The capacity to learn is a gift; the ability to learn is a skill; the willingness to learn is a choice. – Brian Hrbert
Are you left handed, or right? Whichever you are, consider trying this:
- writing anything with your non-dominant hand. Sentences, drawings, flow diagrams etc. How difficult did you find it? What words would you use to describe your experience (awkward, tough, strenuous, hard, complicated, frustrating etc).
Most people find it a challenge to write anything with their non-dominant hand, however, if you had no choice but to use this hand due to an accident, how would your competence change over time? Short answer, it would improve. There are many examples of musicians who have no arms, legs etc and can play music very well. They re-taught their bodies to do things they thought was impossible.
This ability of your brain to re-learn how to control something is called brain plasticity. Neuroscientists know that when we learn something new, our brain cells (neurons) fire in a particular way to make a ‘pathway’ of activity. How often we use those neurons for the learning activity makes a difference in how fast we recall and can use the information.
Practice makes Perfect
By continuing to use these neurons, we make it easier to learn a new skill. Obviously, we must be careful when learning it and practising it as if we practise incorrect skills or actions then we will be perfect at making those incorrect skills etc. BUT, if we ensure the information is correct, we get better.
Think of how you learnt to talk or read. At the beginning it was slow, hard, frustrating etc but with perseverance, practise you improved. You no longer need to think about reading, it just happens AND the small little mistakes you made when you started to read, are now no longer an issue.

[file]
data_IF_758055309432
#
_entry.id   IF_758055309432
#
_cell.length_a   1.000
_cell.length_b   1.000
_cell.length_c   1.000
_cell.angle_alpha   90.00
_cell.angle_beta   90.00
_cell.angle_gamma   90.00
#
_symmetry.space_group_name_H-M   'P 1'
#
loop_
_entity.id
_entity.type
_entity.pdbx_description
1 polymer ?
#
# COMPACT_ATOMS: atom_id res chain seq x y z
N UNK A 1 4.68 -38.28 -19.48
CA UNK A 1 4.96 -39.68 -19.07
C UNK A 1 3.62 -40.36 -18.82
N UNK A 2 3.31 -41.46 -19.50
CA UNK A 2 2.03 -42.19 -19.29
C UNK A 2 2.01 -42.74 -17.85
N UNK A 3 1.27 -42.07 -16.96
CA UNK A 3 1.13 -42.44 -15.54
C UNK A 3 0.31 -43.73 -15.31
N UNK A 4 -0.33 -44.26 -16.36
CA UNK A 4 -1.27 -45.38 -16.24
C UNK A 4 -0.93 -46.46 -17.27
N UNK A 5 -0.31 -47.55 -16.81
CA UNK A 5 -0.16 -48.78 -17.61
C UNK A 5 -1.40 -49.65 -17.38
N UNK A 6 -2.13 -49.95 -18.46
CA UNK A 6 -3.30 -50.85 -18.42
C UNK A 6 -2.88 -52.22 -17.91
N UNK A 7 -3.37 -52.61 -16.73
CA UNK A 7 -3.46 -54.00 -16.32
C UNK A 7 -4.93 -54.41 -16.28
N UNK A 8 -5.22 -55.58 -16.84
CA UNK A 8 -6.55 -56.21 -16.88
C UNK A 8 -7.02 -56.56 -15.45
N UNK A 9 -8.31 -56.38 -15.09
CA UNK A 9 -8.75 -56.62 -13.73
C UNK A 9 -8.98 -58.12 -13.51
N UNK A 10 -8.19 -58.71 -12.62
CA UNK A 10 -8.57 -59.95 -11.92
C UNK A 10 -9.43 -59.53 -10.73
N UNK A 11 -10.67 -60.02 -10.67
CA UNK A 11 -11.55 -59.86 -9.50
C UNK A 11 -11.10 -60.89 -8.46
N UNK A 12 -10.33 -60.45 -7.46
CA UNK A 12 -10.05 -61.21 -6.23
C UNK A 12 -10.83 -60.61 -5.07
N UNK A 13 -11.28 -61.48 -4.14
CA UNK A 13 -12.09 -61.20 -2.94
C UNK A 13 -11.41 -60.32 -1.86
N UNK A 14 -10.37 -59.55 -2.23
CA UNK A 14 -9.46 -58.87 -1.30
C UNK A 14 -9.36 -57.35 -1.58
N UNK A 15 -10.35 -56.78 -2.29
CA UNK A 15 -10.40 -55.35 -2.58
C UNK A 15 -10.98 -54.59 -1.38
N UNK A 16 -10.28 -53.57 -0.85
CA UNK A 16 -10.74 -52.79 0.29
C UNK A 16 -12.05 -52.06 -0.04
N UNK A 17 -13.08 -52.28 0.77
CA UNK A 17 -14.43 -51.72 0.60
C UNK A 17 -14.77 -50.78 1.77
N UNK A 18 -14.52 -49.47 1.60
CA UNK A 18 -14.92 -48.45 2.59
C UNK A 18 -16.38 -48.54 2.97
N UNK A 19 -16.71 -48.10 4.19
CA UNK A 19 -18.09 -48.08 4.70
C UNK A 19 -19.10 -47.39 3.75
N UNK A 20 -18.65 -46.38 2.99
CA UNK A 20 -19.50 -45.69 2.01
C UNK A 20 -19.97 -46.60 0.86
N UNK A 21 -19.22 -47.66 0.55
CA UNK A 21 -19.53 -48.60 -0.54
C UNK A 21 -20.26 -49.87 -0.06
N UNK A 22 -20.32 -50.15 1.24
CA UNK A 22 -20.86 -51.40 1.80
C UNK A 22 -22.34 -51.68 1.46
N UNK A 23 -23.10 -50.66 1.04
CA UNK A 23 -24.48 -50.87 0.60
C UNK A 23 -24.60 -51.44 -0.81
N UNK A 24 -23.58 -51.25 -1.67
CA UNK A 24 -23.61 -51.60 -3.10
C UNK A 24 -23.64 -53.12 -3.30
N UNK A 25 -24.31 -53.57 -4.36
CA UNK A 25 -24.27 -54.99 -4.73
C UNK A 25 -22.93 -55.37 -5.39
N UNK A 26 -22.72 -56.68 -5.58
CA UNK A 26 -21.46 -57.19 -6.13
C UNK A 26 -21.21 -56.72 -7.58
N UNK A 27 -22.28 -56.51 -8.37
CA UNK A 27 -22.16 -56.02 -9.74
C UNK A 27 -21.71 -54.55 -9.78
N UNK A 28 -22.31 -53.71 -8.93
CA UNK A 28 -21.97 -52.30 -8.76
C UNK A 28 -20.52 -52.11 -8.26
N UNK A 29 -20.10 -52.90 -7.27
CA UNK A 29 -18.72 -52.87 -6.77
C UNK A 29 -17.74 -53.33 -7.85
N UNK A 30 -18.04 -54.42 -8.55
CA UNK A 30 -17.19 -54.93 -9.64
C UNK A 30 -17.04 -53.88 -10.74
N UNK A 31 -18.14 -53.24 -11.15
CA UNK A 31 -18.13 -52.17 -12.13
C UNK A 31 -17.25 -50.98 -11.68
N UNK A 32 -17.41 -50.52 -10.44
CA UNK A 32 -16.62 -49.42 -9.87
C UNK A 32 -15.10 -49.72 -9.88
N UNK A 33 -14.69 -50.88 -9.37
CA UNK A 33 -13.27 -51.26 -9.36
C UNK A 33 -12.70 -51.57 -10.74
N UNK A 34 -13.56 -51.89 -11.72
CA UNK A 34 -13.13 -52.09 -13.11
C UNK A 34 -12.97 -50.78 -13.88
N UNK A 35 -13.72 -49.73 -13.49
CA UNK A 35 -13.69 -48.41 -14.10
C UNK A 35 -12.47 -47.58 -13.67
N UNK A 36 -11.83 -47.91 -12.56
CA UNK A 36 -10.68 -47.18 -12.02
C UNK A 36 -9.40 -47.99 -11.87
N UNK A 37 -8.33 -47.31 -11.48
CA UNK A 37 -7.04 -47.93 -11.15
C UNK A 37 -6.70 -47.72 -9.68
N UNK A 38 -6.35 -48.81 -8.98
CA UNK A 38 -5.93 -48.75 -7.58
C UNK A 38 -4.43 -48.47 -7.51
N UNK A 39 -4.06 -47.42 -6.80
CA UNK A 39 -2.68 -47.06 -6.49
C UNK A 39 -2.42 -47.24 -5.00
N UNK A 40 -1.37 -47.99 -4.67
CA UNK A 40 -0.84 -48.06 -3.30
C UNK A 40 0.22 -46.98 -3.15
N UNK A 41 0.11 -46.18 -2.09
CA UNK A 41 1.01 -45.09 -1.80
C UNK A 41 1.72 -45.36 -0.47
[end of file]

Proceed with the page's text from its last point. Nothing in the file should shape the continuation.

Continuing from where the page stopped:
Learning and Minsets
The greatest glory in living lies not in never falling, but in rising every time we fall. –Ralph Waldo Emerson
Many students (and adults) fall into the long held trap that making mistakes means you are ‘dumb’, not up to the task, will never understand the information and not learning the material.
On the contrary, making mistakes is part of the learning process and means you are making new neural connections and getting a better understanding of the material.
In fact, Thomas Edison made over 2,500 prototype light bulbs before he made one that was commercially viable. Albert Einstein said ‘genius is 99% perspiration and 1% inspiration’. Both of these examples illustrate that learning involves HARD WORK and continued persistence rather than getting is right the first time!
Re-thinking your mindset and point of view- challenmege yourself to change.
Examine the chart below which is taken from a wall in my classroom. It gives students alternative ways to think about classroom challenges. Don’t fall into the fixed mindset, constantly challenge yoursself to look at a problem through the eye of a ‘Growth Mindset’
When you approach a new or challenging situation in your learning, rather than fall into negative self-talk, challenge yourself to always think in the positive Mindset column.
Mr Darin Carr